We have been enjoying the tiny frogs' return to the creeks and ponds near the farm. Their chirping sounds are such music to my ears!

Of all of the things we did today (which also included bonding over cutting potato starts in the evening), feeding greens to the chickens was perhaps the most entertaining thing of all.  Above is a photo of the chickens eating on a random plant of kale I pulled from the garden. Here is what it looked like after a few short minutes:
Death to the kale plant
The chickens love their greens! I am happy the daylight is getting longer as that means we are getting more eggs from our chickens, so we have a few more options for kitchen adventures! Speaking of the kitchen, I highly recommend trying The Palate magazine's recipe for Brazilian Chicken Stew. We used one of our farm chickens we processed last year, sweet potatoes from the late fall harvest, and tomatoes canned last summer. The flavor of peanuts (I used peanut butter), tomatoes, coconut, and sweet potatoes was fantastic! I also love that it was described as "a kindred spirit to the many aromatic one-pot meat dishes that followed the spice trails and trade winds from the western coast of Africa, to the eastern coast of South America, up through the Caribbean, and into the deep ports of the colonial South."

You might be thinking, "Brenda, where is your 52 Form Project from last week?!" For you who are wondering, I hope to have a surprise from the kiln firing tomorrow about last week's form! Stay tuned! 

Saturday, February 22, 2014


The illusive cones now sealed behind the bricks
I woke up in the middle of the night last night, and a thought rushed through my brain, "Brenda, you forgot to leave an open brick to see those cones in the front!" After a pause this thought was followed by, "AGAIN!" Bricking up the front of the kiln is usually at the end of the day, likely just before dusk, and I tend to rush it. This is not the first time I have not left a peep hole to see the cones in the front of the kiln. The cones in the bottom left of the above photo are now invisible until I open the kiln. I suppose, on the bright side, they will still tell me whether that corner made it to temperature!  C'est la Vie. At least I remembered to put the tube in for the lower pyrometer. Another "oops" for this week was discovered when I was loading the kiln and I saw this on a flowerpot:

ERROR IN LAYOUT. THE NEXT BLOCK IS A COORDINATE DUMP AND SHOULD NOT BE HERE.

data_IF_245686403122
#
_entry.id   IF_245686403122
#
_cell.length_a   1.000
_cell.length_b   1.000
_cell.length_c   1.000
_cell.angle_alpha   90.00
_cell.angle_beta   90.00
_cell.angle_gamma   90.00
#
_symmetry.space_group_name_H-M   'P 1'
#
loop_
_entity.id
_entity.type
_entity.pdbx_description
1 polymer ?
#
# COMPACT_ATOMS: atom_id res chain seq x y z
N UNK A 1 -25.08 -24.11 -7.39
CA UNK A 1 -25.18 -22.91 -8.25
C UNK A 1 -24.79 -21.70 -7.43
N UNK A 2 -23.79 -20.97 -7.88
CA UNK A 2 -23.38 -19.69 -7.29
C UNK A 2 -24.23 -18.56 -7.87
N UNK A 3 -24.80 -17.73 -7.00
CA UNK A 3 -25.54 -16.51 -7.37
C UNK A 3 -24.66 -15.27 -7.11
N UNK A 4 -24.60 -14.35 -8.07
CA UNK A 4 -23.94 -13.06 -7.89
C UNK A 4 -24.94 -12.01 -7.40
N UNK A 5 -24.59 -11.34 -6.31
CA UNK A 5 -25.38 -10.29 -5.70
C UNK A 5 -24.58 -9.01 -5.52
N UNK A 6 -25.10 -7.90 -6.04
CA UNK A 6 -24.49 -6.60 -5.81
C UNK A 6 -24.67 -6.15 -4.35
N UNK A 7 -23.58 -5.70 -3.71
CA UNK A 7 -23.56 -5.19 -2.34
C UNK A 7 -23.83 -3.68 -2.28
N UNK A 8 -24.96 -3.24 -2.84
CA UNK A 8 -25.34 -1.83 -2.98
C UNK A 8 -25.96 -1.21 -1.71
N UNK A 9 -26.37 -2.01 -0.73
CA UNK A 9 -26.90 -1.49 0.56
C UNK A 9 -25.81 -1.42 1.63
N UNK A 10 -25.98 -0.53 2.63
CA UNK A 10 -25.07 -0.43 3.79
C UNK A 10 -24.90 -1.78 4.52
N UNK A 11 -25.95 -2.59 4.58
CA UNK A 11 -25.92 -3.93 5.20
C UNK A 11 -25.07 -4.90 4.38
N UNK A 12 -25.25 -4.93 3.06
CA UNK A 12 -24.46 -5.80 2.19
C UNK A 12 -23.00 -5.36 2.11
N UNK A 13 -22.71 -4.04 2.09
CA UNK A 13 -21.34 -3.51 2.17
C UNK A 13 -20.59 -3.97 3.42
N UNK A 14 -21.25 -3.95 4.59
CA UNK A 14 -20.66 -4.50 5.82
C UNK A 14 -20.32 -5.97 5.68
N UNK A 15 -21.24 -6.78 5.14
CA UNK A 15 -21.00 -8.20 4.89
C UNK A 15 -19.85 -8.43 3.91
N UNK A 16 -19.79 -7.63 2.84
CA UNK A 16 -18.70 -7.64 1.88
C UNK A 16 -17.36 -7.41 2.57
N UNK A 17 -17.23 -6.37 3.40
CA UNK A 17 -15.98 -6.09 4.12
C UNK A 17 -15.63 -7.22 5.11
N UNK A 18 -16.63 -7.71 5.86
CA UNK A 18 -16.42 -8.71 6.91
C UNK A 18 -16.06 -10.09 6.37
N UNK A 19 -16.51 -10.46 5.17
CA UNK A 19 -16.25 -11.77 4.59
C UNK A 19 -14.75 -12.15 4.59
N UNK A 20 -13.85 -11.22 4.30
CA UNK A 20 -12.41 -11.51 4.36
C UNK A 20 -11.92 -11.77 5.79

Upside down "stoneware"
I have been waiting for the day when this made it to the kiln stage. I've accidentally stamped upside down while demonstrating, and have chuckled over more than one piece of historic ceramic with upside down letters or names, but did not even realize I had done this until it was getting ready to go in! If you want some other great "oops" stories, check out Radiolab's show on other "oops" situations.

Friday, February 21, 2014

Kiln Loading

This whole week has been pretty much swallowed up by kiln loading and various errands. On Monday, we worked on the greenhouse at the farm and got the raised beds finished. Here's a photo of the raised beds in construction:

I've been posting photos on Facebook as I went along with the kiln loading, but I thought I would share some thoughts with the photos and about the process since I just finished yesterday.

Do any of you fine readers remember the game Tetris? I would liken loading a kiln to the game Tetris in which you have different shaped blocks that fall and you have to rotate them in order to fit into the blocks below them. Luckily, in loading the kiln, the blocks don't implode or disappear when you fit them together, but I sometimes wonder if I would go insane if I listened to this theme music all day:

First, the pots had to make it to the farm. We're working on building a barn to get my studio and a workshop out there, but for now, I move the pots from my house to the farm like this:

In other words, I move them VERY CAREFULLY because they're thin, raw clay pots! I've been pretty good about taking photos this week at every level of the loading. Sometimes it is hard for me to remember to snap a photo before throwing another shelf on top (which I did in a few instances), but this will give you the general idea of how it works.

The first couple of rows seem to be the hardest for me. Not only do I have to try and fill as many spaces as possible, but these shelves tend to hold my smaller items, so there are more to deal with! Dishes take up a lot of room. The rims are deceptively wide and they need some tending to in order to get them in the right position. I've been trying to be better about making things like the smaller dishes in the photo below to fit below larger dishes in order to maximize filling the spaces.